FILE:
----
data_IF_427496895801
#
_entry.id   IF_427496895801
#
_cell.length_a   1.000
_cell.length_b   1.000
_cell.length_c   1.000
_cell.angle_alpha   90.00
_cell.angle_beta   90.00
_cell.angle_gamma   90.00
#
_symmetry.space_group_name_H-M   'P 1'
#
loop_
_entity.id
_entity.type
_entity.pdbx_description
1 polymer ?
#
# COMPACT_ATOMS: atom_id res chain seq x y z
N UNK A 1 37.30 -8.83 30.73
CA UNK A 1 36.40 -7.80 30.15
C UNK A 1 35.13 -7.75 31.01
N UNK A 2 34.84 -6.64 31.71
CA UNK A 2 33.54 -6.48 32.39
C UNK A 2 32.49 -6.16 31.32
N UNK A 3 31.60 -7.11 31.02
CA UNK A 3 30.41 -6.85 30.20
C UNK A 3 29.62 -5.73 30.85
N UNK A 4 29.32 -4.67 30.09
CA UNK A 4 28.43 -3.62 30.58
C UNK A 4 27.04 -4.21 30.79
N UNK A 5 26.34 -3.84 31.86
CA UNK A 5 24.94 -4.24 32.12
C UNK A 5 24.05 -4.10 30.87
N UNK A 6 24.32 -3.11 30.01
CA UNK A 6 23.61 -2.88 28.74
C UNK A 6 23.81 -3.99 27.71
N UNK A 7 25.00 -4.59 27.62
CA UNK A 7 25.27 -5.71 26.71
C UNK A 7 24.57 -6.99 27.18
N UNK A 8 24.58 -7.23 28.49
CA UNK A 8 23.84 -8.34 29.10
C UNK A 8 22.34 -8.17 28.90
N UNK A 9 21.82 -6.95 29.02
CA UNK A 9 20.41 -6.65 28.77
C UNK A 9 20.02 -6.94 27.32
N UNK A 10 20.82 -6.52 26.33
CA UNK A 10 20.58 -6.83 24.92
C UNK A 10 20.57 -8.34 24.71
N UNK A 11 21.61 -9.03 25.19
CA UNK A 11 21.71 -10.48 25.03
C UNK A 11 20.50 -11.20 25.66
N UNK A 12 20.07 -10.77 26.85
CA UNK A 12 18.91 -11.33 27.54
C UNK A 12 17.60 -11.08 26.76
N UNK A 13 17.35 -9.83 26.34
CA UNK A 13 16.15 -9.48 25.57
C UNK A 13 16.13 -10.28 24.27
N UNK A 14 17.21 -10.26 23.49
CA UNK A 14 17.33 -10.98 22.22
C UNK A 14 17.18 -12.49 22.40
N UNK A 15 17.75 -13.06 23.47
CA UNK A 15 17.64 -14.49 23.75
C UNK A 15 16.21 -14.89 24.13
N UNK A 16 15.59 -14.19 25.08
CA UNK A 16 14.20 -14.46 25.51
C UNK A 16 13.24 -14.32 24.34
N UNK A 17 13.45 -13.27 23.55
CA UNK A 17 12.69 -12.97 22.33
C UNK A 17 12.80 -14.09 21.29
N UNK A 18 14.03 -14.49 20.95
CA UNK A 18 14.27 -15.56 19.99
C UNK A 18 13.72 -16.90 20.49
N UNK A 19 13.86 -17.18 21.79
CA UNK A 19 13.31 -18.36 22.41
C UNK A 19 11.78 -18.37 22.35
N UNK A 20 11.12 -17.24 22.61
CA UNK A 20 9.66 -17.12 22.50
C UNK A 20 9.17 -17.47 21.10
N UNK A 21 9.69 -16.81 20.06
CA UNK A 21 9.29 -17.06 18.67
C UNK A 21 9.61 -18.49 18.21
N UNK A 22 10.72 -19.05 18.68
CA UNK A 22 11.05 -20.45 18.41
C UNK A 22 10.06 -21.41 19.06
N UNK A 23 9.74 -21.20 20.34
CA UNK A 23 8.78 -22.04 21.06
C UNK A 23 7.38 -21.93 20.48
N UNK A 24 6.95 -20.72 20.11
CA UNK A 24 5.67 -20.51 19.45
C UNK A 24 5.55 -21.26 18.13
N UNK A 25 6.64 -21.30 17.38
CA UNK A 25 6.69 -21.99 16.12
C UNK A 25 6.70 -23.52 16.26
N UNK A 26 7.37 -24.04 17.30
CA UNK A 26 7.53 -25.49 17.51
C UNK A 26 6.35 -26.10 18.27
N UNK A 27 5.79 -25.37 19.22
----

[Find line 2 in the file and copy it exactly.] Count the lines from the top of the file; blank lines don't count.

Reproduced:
#